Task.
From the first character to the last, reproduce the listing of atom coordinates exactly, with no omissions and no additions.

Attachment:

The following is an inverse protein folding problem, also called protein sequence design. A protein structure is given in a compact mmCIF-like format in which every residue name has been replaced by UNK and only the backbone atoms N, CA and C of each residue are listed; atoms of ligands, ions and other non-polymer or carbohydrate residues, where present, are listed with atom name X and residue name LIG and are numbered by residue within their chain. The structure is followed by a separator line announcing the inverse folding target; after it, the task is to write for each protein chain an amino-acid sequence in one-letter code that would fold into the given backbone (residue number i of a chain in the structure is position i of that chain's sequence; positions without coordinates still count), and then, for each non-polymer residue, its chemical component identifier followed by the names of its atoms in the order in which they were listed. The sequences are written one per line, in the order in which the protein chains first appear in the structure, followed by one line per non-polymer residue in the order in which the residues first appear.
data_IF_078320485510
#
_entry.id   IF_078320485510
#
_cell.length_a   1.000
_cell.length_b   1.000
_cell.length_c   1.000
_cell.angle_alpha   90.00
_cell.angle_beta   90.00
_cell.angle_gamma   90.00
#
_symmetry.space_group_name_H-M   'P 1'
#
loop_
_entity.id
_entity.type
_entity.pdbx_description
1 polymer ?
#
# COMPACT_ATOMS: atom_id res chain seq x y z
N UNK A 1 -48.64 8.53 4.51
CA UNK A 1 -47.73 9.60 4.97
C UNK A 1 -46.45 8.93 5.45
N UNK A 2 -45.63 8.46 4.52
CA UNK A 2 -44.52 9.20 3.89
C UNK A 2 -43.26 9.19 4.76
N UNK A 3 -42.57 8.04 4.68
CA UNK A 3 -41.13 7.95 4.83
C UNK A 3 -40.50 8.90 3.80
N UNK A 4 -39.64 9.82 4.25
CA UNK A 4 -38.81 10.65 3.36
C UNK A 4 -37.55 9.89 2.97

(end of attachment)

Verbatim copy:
The following is an inverse protein folding problem, also called protein sequence design. A protein structure is given in a compact mmCIF-like format in which every residue name has been replaced by UNK and only the backbone atoms N, CA and C of each residue are listed; atoms of ligands, ions and other non-polymer or carbohydrate residues, where present, are listed with atom name X and residue name LIG and are numbered by residue within their chain. The structure is followed by a separator line announcing the inverse folding target; after it, the task is to write for each protein chain an amino-acid sequence in one-letter code that would fold into the given backbone (residue number i of a chain in the structure is position i of that chain's sequence; positions without coordinates still count), and then, for each non-polymer residue, its chemical component identifier followed by the names of its atoms in the order in which they were listed. The sequences are written one per line, in the order in which the protein chains first appear in the structure, followed by one line per non-polymer residue in the order in which the residues first appear.
data_IF_078320485510
#
_entry.id   IF_078320485510
#
_cell.length_a   1.000
_cell.length_b   1.000
_cell.length_c   1.000
_cell.angle_alpha   90.00
_cell.angle_beta   90.00
_cell.angle_gamma   90.00
#
_symmetry.space_group_name_H-M   'P 1'
#
loop_
_entity.id
_entity.type
_entity.pdbx_description
1 polymer ?
#
# COMPACT_ATOMS: atom_id res chain seq x y z
N UNK A 1 -48.64 8.53 4.51
CA UNK A 1 -47.73 9.60 4.97
C UNK A 1 -46.45 8.93 5.45
N UNK A 2 -45.63 8.46 4.52
CA UNK A 2 -44.52 9.20 3.89
C UNK A 2 -43.26 9.19 4.76
N UNK A 3 -42.57 8.04 4.68
CA UNK A 3 -41.13 7.95 4.83
C UNK A 3 -40.50 8.90 3.80
N UNK A 4 -39.64 9.82 4.25
CA UNK A 4 -38.81 10.65 3.36
C UNK A 4 -37.55 9.89 2.97